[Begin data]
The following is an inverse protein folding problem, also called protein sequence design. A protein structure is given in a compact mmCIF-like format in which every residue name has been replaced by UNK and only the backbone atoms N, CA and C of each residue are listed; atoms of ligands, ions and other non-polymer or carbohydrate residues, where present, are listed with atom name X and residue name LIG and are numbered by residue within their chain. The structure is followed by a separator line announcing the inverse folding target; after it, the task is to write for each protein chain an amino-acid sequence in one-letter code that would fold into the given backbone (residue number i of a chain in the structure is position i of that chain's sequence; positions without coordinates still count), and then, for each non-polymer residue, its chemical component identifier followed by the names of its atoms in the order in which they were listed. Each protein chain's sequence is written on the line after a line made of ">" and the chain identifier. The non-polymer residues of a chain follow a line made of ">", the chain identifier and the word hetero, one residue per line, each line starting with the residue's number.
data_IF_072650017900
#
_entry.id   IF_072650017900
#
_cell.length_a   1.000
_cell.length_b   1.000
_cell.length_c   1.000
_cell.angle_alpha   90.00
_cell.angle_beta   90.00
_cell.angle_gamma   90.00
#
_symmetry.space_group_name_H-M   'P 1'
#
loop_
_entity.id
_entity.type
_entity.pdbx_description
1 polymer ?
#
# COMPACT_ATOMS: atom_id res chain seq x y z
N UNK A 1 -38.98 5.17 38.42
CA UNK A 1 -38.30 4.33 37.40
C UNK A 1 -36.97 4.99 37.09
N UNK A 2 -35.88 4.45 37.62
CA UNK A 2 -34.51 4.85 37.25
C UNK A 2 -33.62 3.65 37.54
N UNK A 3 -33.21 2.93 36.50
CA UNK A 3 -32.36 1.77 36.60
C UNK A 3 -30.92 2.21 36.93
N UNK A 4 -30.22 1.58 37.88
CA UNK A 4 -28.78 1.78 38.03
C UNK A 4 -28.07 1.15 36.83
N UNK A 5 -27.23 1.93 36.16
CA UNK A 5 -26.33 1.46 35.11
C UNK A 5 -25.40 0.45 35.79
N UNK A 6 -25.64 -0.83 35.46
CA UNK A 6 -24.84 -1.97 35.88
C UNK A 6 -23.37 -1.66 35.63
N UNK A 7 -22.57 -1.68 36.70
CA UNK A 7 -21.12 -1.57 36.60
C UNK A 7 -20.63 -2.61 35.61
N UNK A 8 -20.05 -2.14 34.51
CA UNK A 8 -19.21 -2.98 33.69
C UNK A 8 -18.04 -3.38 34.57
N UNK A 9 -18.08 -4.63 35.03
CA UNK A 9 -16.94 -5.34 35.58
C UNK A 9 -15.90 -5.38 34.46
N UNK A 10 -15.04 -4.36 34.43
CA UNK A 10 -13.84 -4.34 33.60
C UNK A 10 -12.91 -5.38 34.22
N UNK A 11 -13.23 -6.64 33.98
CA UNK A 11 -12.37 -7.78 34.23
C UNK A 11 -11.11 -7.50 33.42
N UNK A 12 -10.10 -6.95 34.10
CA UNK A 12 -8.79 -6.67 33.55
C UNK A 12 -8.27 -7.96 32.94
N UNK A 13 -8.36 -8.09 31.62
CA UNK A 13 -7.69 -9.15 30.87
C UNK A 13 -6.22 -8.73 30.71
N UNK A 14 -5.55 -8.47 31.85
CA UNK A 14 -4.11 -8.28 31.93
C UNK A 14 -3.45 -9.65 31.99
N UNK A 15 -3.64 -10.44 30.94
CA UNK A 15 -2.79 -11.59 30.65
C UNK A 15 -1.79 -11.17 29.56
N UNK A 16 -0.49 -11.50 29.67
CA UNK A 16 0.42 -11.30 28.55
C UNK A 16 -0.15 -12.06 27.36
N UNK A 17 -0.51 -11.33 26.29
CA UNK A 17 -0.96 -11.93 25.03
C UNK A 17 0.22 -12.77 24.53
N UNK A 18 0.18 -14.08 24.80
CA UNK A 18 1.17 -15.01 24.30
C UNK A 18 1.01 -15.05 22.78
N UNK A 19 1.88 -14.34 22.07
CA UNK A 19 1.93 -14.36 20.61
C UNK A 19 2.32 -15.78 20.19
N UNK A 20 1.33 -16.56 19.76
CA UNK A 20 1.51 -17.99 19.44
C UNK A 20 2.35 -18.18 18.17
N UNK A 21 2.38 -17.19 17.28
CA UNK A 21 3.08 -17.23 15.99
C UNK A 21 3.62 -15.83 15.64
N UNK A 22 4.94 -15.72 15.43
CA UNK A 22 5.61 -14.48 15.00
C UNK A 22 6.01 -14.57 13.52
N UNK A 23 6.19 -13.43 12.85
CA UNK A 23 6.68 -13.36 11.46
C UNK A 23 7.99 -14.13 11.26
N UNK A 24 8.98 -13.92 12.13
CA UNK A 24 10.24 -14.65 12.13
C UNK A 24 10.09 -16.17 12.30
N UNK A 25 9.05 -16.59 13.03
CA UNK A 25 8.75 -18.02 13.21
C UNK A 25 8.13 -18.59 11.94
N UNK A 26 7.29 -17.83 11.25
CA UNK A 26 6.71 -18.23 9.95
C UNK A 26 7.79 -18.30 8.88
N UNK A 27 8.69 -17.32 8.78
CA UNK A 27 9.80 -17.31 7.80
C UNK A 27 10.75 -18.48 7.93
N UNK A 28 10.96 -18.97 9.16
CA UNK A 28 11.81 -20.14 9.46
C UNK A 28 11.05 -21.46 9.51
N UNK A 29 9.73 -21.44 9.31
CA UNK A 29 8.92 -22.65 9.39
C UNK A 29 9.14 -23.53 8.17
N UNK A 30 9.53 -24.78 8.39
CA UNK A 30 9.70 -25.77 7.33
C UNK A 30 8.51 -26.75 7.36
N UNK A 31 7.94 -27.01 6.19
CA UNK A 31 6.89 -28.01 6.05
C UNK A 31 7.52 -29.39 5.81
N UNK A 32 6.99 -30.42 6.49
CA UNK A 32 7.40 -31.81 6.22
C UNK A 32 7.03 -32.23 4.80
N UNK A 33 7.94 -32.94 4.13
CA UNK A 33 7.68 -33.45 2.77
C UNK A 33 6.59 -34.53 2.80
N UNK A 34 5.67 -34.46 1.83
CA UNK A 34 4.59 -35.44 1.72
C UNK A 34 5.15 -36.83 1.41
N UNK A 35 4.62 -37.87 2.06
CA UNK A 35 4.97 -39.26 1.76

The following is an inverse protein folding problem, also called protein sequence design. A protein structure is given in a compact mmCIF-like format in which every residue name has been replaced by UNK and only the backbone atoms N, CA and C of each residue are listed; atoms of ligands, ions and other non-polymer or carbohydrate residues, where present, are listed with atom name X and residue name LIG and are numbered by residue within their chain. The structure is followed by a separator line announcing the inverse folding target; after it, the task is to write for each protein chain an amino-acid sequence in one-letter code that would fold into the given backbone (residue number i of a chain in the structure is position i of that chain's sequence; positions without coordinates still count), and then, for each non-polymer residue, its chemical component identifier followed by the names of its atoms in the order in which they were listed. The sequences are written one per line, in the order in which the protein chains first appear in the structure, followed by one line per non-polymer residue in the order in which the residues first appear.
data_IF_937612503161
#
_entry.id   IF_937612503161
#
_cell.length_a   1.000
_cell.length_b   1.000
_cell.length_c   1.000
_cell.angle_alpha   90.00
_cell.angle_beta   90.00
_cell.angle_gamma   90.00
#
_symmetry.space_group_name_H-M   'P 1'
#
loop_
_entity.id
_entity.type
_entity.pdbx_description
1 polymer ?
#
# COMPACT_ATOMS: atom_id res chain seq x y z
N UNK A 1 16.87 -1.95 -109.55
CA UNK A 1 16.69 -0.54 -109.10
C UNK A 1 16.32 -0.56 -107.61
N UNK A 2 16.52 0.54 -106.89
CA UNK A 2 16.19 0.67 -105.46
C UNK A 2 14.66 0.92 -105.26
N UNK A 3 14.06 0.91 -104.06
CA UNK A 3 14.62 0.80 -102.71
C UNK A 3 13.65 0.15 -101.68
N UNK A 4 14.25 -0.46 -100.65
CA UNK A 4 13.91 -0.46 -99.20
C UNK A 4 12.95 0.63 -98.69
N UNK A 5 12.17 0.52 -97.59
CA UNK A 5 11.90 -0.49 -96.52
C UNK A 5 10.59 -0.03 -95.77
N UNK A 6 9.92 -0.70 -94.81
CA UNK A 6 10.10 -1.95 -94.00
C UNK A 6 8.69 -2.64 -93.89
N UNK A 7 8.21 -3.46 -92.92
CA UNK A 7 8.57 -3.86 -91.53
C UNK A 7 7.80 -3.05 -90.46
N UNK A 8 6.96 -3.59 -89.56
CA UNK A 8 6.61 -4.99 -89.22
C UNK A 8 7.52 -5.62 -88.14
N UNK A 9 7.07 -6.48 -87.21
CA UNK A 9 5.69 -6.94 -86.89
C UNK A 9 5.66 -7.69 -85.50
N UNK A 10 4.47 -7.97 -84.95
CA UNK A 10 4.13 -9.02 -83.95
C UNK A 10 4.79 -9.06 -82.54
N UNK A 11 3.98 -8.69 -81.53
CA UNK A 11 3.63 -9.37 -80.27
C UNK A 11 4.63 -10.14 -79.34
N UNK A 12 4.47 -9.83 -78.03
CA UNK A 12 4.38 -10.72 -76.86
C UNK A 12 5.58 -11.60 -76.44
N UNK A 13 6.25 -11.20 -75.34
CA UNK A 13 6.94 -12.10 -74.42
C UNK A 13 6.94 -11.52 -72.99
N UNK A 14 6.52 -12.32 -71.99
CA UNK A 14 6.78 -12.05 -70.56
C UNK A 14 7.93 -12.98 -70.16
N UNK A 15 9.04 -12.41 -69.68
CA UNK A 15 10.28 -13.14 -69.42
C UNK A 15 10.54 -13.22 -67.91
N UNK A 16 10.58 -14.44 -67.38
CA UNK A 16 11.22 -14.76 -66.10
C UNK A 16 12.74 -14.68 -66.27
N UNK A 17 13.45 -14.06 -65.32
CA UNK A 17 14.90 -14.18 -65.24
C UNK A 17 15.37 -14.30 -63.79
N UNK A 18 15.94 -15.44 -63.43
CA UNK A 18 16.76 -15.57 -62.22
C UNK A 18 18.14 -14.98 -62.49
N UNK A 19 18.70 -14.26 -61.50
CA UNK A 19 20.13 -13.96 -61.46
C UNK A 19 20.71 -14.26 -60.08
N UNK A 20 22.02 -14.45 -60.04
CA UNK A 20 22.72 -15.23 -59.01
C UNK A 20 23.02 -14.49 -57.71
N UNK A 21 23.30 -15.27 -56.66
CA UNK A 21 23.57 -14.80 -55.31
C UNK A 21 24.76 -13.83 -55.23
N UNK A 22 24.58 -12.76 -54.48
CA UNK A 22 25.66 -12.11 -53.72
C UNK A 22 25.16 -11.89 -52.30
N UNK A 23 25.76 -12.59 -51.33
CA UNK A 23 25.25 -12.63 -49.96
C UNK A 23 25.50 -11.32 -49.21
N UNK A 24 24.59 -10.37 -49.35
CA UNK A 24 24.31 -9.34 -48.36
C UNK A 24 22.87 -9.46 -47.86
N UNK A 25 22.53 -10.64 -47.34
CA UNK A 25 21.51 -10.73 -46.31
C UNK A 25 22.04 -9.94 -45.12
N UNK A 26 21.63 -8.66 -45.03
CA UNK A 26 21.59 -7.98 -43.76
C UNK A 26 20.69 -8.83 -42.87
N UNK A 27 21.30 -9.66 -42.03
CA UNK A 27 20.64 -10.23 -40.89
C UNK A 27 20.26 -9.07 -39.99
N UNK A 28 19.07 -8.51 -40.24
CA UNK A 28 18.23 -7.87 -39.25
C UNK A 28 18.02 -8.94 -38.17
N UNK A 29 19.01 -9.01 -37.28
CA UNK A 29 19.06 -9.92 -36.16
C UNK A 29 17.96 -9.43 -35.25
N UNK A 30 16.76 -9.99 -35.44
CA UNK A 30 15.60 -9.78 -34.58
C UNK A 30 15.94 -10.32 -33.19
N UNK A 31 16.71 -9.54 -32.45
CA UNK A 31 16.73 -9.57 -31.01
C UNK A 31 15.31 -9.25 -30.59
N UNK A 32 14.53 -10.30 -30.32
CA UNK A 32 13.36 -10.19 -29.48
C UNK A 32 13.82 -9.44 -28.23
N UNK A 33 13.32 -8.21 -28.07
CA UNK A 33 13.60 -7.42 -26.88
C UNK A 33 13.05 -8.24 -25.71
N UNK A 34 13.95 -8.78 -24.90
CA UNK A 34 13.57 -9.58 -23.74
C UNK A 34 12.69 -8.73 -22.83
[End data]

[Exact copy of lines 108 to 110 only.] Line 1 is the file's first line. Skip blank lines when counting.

C UNK A 29 9.14 -23.53 8.17
N UNK A 30 9.53 -24.78 8.39
CA UNK A 30 9.70 -25.77 7.33